The Great British Bake Off and the Value of a Brand
Like everyone with passing interest in the business of television and the right consistency of a Battenberg, my social media timeline has been full of debate about the sale of The Great British Bake Off (GBBO) to Channel 4.
Having recently co-authored a book on the role of brands within the broadcast media, many of the implications seemed to chime with a couple of major themes we grappled with in those pages. The role of individual programmes in defining an overall channel identity, and how show runners and content creators need to create brands with portable brand assets.
1. Is Bake Off a good fit for the Channel 4 brand?
We asserted that the role of strong brands as navigators for audiences will only grow within the increasingly complex ecosystem. Channel 4 has stood out for 30 years as an exemplar of strong, consistent marketing that supports its unique manifesto – frequently summarised as 'be first, cause trouble, take risks', and exemplified by its most recent brand campaign, 'Born Risky'. Brands do not need all of their programming to fit within this lighthouse identity (they don’t even need the vast majority to fit within their positioning); they just need to be selective about the material they publicise (and how they then promote it). So Superhumans for the Paralympics, or the innovative teases for the drama Humans, take the limelight away from ratings bankers (and undeniably safer fare) like Location, Location, Location or Speed with Guy Martin.
So here is the problem for Channel 4 with GBBO: in acquiring such a high profile brand, they are very publically promoting an editorial choice that in no possible way stands up to those defining brand values.
2. Where does the value of the GBBO brand lie?
As marketers, we naturally focus on the tangible assets created to define the show in the eyes of the viewers. The programme name itself, the design aesthetic, the set, the location, the main theme and incidental music, the tone of voice of the promo campaigns. All of these build value in a brand, and create lasting perceptions which, as we have just discovered, are as instantly portable as the format points themselves. But given the given tangible assests, what incentive is there for host broadcasters to invest above and beyond that in the branding and marketing of shows unless they have a future stake in them – either by making them through in-house production companies (step forward, BBC Studios) or through a cut of any future royalties? Lord Sugar, a man with an interest in another long running BBC brand, tweeted: “I feel sorry for @BBCOne, they invested years in making Bake Off popular and the greedy disloyal format owner has sold it to Ch4.”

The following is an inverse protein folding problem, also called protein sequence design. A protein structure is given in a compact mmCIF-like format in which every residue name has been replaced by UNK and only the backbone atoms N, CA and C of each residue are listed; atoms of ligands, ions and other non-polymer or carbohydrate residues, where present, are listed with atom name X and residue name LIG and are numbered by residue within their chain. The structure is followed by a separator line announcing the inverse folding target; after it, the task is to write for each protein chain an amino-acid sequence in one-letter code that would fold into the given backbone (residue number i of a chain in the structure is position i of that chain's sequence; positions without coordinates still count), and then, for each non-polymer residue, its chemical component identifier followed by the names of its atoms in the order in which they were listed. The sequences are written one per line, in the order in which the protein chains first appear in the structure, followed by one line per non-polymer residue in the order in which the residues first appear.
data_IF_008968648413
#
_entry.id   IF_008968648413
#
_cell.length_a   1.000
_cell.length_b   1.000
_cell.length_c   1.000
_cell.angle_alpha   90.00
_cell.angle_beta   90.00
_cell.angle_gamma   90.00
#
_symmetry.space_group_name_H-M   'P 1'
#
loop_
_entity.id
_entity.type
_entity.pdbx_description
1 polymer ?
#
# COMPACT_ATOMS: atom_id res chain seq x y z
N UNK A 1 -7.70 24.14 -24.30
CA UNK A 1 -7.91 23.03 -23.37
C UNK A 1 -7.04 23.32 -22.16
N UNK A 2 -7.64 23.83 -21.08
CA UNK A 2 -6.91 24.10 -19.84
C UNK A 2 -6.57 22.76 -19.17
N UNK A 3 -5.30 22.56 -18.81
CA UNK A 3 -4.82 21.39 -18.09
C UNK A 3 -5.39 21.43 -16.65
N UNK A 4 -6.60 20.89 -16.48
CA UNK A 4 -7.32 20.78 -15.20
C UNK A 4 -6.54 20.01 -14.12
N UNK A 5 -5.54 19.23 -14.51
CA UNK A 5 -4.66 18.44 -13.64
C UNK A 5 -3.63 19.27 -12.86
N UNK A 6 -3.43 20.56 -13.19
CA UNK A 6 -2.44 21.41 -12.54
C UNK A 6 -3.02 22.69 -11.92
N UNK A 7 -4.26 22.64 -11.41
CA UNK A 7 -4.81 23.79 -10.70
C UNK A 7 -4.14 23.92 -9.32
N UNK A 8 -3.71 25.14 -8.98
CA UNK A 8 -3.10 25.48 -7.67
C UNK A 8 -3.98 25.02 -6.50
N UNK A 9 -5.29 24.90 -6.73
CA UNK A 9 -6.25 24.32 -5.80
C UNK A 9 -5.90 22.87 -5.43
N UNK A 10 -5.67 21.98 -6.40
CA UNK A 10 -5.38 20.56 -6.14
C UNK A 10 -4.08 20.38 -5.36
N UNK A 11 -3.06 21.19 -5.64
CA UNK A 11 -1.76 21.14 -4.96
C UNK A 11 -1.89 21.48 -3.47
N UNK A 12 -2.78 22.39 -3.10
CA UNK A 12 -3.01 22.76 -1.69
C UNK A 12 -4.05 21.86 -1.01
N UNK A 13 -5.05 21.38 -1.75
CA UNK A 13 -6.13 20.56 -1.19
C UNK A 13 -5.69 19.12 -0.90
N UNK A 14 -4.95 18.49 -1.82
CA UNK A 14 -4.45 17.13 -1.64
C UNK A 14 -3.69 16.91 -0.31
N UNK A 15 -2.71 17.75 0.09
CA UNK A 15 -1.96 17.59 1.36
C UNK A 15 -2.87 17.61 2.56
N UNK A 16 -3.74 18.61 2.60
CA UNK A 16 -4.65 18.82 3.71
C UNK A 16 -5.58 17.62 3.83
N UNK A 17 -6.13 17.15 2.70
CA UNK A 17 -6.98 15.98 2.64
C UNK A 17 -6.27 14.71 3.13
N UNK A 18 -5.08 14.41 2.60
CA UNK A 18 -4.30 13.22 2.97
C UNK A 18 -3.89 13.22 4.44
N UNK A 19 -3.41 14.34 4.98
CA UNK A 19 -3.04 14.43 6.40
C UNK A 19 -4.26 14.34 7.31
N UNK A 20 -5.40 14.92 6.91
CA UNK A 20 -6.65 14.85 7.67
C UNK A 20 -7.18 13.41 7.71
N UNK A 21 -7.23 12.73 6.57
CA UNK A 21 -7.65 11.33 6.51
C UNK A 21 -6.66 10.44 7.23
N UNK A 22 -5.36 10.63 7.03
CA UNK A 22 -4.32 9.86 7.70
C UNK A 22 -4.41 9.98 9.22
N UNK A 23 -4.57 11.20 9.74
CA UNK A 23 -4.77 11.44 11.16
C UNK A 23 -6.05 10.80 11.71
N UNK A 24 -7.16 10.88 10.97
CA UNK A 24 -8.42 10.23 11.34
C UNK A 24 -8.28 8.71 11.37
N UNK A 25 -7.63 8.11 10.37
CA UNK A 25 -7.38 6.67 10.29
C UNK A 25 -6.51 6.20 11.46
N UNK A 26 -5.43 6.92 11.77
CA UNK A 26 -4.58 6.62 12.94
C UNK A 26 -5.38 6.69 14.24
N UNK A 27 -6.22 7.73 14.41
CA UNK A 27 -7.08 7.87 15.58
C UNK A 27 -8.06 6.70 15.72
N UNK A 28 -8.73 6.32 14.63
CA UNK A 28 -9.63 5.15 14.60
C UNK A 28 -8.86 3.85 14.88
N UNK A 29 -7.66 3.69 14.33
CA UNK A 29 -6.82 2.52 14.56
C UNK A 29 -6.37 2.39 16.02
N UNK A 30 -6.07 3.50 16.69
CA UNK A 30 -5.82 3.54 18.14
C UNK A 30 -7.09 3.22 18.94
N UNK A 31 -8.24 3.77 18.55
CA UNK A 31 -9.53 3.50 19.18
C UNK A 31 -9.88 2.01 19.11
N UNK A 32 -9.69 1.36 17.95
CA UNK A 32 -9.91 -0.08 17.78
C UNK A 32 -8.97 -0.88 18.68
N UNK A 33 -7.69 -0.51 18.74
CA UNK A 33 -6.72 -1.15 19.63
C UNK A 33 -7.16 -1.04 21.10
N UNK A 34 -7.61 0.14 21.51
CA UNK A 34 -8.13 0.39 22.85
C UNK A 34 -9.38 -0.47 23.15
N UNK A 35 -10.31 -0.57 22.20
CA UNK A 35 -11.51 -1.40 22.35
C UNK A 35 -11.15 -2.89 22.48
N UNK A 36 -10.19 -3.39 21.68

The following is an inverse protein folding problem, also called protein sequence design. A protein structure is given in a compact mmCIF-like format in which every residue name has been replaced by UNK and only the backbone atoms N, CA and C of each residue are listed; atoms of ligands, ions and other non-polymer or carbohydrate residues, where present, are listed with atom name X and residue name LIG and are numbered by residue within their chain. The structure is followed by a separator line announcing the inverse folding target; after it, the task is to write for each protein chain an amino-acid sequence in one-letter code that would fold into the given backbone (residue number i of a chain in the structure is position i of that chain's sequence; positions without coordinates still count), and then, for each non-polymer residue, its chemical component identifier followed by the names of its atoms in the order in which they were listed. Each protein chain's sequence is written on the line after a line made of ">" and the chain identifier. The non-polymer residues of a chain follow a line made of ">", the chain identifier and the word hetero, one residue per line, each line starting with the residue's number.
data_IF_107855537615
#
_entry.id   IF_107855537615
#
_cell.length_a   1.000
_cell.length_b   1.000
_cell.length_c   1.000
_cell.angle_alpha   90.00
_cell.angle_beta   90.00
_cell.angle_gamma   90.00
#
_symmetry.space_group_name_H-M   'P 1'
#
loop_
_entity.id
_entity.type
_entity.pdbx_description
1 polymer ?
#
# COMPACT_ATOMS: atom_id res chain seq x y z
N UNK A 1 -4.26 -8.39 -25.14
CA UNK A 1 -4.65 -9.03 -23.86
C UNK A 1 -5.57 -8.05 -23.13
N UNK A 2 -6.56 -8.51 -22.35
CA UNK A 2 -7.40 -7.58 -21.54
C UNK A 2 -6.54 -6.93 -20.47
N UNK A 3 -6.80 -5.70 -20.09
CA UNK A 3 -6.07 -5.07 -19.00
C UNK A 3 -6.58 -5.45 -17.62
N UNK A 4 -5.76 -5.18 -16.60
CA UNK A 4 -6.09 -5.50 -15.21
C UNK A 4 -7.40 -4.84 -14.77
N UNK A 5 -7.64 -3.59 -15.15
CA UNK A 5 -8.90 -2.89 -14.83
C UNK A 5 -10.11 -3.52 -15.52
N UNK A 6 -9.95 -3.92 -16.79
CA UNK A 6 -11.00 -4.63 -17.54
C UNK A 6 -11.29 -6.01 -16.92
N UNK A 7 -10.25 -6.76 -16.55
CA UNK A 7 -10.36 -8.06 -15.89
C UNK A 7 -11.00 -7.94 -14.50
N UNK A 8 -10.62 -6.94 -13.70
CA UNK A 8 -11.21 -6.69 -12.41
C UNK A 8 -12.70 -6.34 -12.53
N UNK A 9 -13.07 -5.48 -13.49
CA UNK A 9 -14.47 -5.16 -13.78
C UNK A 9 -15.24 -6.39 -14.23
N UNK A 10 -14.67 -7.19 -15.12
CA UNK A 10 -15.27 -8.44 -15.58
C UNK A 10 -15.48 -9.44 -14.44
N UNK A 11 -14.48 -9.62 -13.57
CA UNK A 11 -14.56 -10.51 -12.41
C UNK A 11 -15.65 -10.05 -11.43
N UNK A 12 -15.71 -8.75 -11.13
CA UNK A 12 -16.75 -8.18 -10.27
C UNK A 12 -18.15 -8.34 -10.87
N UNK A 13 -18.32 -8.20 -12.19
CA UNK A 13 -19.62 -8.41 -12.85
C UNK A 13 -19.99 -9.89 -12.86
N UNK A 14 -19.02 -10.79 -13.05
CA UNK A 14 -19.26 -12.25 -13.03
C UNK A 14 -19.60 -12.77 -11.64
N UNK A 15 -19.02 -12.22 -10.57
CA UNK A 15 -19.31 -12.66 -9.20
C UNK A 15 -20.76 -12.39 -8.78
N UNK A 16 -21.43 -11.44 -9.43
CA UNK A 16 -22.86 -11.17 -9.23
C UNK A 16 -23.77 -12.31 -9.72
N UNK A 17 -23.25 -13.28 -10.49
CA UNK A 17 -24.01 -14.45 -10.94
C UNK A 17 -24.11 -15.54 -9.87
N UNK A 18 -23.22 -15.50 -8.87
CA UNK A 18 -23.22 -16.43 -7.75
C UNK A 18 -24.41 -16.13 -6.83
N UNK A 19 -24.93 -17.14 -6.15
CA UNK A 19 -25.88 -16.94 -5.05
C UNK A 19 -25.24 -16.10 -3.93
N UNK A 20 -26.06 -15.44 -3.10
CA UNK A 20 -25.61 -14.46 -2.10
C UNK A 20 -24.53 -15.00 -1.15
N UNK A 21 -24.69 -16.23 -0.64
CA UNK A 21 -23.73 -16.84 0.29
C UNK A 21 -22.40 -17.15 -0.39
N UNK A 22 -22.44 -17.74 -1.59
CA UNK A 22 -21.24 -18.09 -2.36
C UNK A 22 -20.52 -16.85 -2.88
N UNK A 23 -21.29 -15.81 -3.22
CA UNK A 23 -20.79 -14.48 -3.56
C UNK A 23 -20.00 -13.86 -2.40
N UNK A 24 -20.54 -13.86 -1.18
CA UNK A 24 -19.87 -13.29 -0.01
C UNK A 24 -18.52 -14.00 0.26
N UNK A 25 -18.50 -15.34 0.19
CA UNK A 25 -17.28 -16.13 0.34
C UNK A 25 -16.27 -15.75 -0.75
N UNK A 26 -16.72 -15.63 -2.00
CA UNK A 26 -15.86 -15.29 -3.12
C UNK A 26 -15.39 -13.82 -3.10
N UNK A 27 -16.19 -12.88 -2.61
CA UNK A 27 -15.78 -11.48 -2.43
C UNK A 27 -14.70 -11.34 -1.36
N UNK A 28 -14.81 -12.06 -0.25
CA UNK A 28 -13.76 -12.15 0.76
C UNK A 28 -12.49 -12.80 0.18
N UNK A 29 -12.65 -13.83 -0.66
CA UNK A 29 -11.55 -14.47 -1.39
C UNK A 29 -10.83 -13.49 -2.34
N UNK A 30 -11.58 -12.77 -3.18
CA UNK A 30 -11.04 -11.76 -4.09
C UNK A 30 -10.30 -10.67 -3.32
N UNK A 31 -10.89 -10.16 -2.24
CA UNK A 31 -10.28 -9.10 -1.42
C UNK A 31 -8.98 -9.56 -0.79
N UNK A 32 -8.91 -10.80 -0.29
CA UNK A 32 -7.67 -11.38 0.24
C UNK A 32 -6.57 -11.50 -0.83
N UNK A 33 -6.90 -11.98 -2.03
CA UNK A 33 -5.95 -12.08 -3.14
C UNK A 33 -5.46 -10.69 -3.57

Over the last 10 years. my co-author and I were creative partners at Red Bee with the BBC as they focused a huge amount of investment in GBBO, from making it a prominent feature of Christmas idents to especially shot trailers tying the brand to national events like the Rio World Cup. Whilst that was a calculated part of building a programme brand to the point that it became a national conversation, I wonder whether some of those marketing pounds are now viewed with a different eye.
Of course the other defining elements of a brand – the presenters themselves – could be tied into a show contract rather than to the channel but, again, channel marketing will frequently focus on those individuals as the face of the show brand, and elevate them to become potentially bigger than the format itself. So when Mel and Sue announce they are standing down, cracks appear to form in the pastry case. What Channel 4 will rapidly find out is which of those branding elements really carry the emotional heart. If it is the format points and innovative marketing, then the show has a chance in its new home. If it is more because of the fit between the BBC One brand, which exists to bring the nation together for shared moments, and the programme that seemed to do just the same thing – that more indefinable value that marketers seek to create and nurture in their brands – then the prophets of doom will surely be proved right, and Channel 4 will have bought a £25 million tent.
About the authors: Andy Bryant is Managing Director of Red Bee, a London-based, internationally acclaimed creative agency. He is a recognised thought leader and frequent speaker at leading industry conferences globally on TV brand strategy, marketing and creativity. He is Honorary Professor in Film and Media at the University of Nottingham.
Charlie Mawer is Executive Creative Director of Red Bee, responsible for their global creative output. A BAFTA nominee and former Promax UK chairman, Charlie has lectured around the world including for a number of universities, TEDx, the BFI and D&AD.